I last saw Dave Mettler a few weeks before Thanksgiving. I was at Safeway to buy sourdough bread, but I popped over to the next aisle to say hello to the store’s venerable “wine guy.”
I needed to get home and get cooking, but I loved chitchatting with Dave.
During a previous shopping trip, he’d helped me select the bottles to fill out a six-pack of wine for the upcoming holidays. It was a treat for him as much as it was for me, as I’m a bit of a hard sell. That is, I’m an occasional wine drinker, mainly because I get migraines. Dave knew this, and he’d often ask whether I was keeping hydrated.
He’d also always ask about my husband and my son, Henry, the latter of whom he’d seen only once since early in the pandemic, when we crossed paths with him and his granddaughter—them enjoying a walk, us on bikes—in our neighborhood.
Dave was a doting grandfather. On several occasions over the years, I ran into him at the elementary school that Henry and his granddaughter attended. He often talked about her when we chatted in the store, his gravely voice softening as he listed her accomplishments.
I first met Dave shortly after he began working at the Mangrove Avenue store in 2013, but it was decades into his career with Safeway. He won me over by offering a bakery cookie to Henry, who was then a little guy still sitting in the top basket of the grocery cart.
At first, I was a bit taken aback by Dave’s presence. If you know, you know. But for those who don’t, he could be described as being, well, passionate about wine and spirits. The store’s beverage steward, he was responsible for stocking the shelves and helping customers, giving them suggestions tailored to their tastes or the occasion.
Dave had a knack for steering customers to the best bottles for the price point. When Safeway was having a big sale, he’d suggest a six-pack, which knocks the cost per bottle down further. I caved on several occasions, because, let’s be honest, Dave was a hell of a salesman. He also knew his stuff—from Bordeaux to zinfandel—and gave great advice, both about wine and life.
In fact, as I reported back in 2019, Dave became a certified sommelier, making him one of the most knowledgeable wine people in town. During the interview, when I asked him how the new bona fides had changed his job, Dave mentioned his confidence. But he quickly noted that he was still learning. “Your mind is like a parachute—it doesn’t work unless it’s open,” he said.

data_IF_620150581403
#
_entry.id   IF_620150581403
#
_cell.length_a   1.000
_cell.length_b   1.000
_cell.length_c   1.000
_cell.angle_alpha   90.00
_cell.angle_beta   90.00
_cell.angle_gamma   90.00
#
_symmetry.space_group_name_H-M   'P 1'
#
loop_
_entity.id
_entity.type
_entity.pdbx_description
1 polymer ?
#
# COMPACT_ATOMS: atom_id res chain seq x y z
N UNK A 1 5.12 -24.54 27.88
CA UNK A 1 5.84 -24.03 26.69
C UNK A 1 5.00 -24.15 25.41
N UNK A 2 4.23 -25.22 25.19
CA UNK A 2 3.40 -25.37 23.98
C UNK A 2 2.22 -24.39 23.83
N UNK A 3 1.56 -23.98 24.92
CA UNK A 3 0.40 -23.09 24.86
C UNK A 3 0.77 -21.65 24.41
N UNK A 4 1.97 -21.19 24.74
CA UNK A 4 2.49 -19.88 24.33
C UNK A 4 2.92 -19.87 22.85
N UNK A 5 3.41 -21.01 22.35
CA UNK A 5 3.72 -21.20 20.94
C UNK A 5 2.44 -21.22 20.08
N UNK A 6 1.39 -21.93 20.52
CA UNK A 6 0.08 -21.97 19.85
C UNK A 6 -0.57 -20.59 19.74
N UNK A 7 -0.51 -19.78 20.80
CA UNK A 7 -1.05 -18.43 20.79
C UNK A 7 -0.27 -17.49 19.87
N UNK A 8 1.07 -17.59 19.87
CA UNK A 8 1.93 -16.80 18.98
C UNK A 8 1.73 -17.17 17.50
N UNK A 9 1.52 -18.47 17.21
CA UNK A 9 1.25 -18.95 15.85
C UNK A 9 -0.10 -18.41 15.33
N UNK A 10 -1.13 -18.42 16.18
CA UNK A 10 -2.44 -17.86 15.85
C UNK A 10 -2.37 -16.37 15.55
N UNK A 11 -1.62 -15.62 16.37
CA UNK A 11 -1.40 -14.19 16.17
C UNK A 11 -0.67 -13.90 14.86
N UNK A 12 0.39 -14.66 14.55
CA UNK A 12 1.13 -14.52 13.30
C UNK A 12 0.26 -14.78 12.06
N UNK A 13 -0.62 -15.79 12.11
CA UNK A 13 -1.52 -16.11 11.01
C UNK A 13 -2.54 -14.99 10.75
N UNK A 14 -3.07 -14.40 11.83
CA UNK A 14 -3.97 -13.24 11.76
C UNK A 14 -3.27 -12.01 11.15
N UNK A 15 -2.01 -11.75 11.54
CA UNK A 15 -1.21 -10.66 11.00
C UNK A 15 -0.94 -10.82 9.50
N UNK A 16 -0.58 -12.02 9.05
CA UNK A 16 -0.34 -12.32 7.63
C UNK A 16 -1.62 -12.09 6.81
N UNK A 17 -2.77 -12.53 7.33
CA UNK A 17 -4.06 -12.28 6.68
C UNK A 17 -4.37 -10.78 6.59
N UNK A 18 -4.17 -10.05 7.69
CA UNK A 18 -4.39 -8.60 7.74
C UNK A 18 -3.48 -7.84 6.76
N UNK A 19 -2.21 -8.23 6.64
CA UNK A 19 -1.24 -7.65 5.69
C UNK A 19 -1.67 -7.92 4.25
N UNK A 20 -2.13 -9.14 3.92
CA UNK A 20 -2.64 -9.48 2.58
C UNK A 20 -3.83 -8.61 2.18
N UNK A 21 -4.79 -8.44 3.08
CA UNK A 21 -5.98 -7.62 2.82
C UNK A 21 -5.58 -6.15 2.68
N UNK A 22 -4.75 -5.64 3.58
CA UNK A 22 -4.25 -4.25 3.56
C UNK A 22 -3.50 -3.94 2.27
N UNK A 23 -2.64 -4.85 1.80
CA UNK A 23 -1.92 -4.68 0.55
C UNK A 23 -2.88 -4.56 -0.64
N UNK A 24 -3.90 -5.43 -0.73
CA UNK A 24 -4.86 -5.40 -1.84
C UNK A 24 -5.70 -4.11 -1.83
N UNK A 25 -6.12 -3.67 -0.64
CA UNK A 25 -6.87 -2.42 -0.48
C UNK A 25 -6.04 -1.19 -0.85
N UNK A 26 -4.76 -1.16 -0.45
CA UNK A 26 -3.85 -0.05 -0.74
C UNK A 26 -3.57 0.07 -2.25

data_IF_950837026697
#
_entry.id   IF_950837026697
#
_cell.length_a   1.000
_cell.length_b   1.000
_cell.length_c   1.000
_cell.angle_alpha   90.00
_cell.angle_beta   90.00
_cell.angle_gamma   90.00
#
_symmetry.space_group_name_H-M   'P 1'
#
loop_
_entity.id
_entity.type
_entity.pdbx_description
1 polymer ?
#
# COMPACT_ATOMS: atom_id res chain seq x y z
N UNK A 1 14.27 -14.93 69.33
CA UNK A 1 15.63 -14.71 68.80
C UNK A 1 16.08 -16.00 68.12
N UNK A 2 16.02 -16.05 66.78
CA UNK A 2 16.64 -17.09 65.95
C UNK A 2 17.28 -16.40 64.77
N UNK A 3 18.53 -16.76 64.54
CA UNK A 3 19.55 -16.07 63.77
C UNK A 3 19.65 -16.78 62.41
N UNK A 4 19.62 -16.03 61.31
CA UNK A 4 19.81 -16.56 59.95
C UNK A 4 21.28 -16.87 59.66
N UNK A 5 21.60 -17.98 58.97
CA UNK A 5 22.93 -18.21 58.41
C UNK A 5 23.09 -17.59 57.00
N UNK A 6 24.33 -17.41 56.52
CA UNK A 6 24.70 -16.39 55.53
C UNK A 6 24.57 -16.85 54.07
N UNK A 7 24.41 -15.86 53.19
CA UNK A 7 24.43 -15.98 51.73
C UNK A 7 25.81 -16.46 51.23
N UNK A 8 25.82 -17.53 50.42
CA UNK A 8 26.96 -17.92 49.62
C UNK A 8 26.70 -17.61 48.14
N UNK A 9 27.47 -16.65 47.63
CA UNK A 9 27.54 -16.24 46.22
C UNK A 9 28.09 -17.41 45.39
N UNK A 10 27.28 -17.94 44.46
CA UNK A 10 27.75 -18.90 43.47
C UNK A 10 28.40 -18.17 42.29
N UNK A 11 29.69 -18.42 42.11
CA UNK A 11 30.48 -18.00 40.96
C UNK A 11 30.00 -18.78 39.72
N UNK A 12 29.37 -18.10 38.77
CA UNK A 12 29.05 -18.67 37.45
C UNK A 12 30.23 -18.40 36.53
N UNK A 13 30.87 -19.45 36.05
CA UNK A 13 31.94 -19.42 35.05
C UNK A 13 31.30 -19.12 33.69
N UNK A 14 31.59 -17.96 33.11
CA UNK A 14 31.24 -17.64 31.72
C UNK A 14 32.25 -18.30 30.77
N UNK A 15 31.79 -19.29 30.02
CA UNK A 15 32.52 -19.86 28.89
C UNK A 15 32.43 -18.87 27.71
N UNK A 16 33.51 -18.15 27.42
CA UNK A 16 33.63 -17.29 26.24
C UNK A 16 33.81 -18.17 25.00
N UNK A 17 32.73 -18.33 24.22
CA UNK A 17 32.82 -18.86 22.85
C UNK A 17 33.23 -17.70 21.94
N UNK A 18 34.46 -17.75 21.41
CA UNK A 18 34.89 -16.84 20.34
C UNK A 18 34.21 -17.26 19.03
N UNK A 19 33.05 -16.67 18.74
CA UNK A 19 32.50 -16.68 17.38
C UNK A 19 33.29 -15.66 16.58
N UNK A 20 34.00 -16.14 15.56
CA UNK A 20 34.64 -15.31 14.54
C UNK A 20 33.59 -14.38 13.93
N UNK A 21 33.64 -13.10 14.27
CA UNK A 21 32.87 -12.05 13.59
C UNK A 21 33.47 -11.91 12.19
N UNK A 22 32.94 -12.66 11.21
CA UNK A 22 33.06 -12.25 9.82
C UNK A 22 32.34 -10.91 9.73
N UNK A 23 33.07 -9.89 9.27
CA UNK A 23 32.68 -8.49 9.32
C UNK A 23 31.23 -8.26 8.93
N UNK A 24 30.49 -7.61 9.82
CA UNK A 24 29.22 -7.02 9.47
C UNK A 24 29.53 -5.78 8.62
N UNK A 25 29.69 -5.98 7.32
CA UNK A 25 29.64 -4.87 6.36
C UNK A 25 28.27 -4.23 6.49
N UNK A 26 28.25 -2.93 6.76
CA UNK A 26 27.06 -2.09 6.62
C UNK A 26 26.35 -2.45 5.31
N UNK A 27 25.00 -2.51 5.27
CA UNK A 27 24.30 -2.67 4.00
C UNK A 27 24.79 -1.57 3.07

That was the second time Dave had appeared in the paper. Years earlier, I made him one of the Best of Chico Editors’ Picks. He never stopped mentioning how grateful he was for that surprise write-up, noting the wave of congratulations and customers he gained from it.
During our last conversation, as always, Dave asked about my family. I, too, asked about his. We talked for only five or ten minutes, but within that time, Dave showed me pictures of his granddaughter, beaming about how she was becoming quite the equestrian. He sorely missed her, as her family had moved to Oregon. He also showed off pics of him in his high school band.
We laughed and then I said I needed to get home, never thinking that would be the last time I’d see him. Dave died after a sudden illness shortly before Thanksgiving. He was 65.
It took me a few weeks to return to Safeway after I heard that he had passed away. And honestly, once I did, the store felt alien without his presence. Because it was a rarity not to find Dave helping a customer or stocking bottles in aisle 17, I simply expected he’d always be there.
But, as we all know—more so these days than ever—life comes with no guarantees. Perhaps Dave’s last lessons for us would be to remember just that—and to befriend those around us and love our people unabashedly, as he did.
To that I say, Cheers!
Dave was my friend and bandmate. We played music together for about 15 years and he had an amazing ear. We worked out together when he lived in bend Oregon, and I always called him the wine dude. He was an amazing friend and he will truly be missed.
One time we were in my music studio and he brought over his saxophone. He said that he hadn’t played it since 8th grade band but I wanted sax laid down for a song we were working on. He listened to the song and on his first take he laid down the most entrancing sax I’ve ever heard. One take Dave. I will miss my friend
He was always helpful. At first I was taken aback by his approach. After seeing him over and over, I appreciated that he was looking out for my best interest in wine.
I am sorry to see him go. He will be missed.
This is such sad news. I always appreciated Dave’s advice when I was choosing wine for my wife. He was always personable and friendly and we often talked about our families and the challenges we were going through. He will be missed. RIP Dave.
What a wonderful tribute to a man who touched so many lives with kindness. A lesson to us all. Well done!